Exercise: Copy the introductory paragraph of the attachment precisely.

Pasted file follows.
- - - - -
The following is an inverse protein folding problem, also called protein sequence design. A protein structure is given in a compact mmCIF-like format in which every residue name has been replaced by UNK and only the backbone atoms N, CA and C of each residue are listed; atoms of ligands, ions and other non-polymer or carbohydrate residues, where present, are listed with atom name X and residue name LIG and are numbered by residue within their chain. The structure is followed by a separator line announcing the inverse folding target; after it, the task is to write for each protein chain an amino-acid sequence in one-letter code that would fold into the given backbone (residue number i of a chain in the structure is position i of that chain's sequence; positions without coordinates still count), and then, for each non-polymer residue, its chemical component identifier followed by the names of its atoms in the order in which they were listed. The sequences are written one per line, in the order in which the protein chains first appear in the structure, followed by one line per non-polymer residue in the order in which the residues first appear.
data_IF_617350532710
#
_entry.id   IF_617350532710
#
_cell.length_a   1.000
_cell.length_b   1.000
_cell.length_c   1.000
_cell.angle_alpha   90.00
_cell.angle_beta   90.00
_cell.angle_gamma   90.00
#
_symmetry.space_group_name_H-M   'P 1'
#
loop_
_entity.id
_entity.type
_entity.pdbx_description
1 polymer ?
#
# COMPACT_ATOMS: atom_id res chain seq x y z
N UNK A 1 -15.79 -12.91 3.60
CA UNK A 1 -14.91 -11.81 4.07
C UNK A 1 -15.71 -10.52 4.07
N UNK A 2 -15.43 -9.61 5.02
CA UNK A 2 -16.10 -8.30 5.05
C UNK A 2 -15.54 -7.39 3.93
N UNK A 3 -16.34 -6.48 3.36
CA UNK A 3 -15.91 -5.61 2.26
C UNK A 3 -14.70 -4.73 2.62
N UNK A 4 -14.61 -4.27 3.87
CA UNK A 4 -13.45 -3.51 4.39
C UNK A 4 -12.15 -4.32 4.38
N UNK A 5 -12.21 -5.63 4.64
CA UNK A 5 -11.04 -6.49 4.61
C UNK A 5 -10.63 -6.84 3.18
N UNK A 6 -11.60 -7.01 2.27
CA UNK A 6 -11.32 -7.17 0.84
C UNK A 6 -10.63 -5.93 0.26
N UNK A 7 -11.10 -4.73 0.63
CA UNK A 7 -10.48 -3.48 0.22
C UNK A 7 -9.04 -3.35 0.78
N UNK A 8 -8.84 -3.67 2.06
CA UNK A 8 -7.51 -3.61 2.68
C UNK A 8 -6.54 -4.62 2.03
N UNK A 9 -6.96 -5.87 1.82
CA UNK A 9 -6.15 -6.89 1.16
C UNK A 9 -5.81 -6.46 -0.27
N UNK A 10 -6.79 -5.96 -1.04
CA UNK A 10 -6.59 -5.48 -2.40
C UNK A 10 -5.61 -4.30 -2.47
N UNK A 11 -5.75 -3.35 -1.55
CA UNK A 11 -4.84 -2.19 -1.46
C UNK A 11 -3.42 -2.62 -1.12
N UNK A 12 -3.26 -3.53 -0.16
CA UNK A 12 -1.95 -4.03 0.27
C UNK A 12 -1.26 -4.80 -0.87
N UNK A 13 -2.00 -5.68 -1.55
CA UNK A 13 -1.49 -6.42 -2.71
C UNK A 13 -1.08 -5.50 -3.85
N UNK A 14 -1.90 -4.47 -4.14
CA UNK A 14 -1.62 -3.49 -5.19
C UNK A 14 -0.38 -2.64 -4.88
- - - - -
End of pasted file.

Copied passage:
The following is an inverse protein folding problem, also called protein sequence design. A protein structure is given in a compact mmCIF-like format in which every residue name has been replaced by UNK and only the backbone atoms N, CA and C of each residue are listed; atoms of ligands, ions and other non-polymer or carbohydrate residues, where present, are listed with atom name X and residue name LIG and are numbered by residue within their chain. The structure is followed by a separator line announcing the inverse folding target; after it, the task is to write for each protein chain an amino-acid sequence in one-letter code that would fold into the given backbone (residue number i of a chain in the structure is position i of that chain's sequence; positions without coordinates still count), and then, for each non-polymer residue, its chemical component identifier followed by the names of its atoms in the order in which they were listed. The sequences are written one per line, in the order in which the protein chains first appear in the structure, followed by one line per non-polymer residue in the order in which the residues first appear.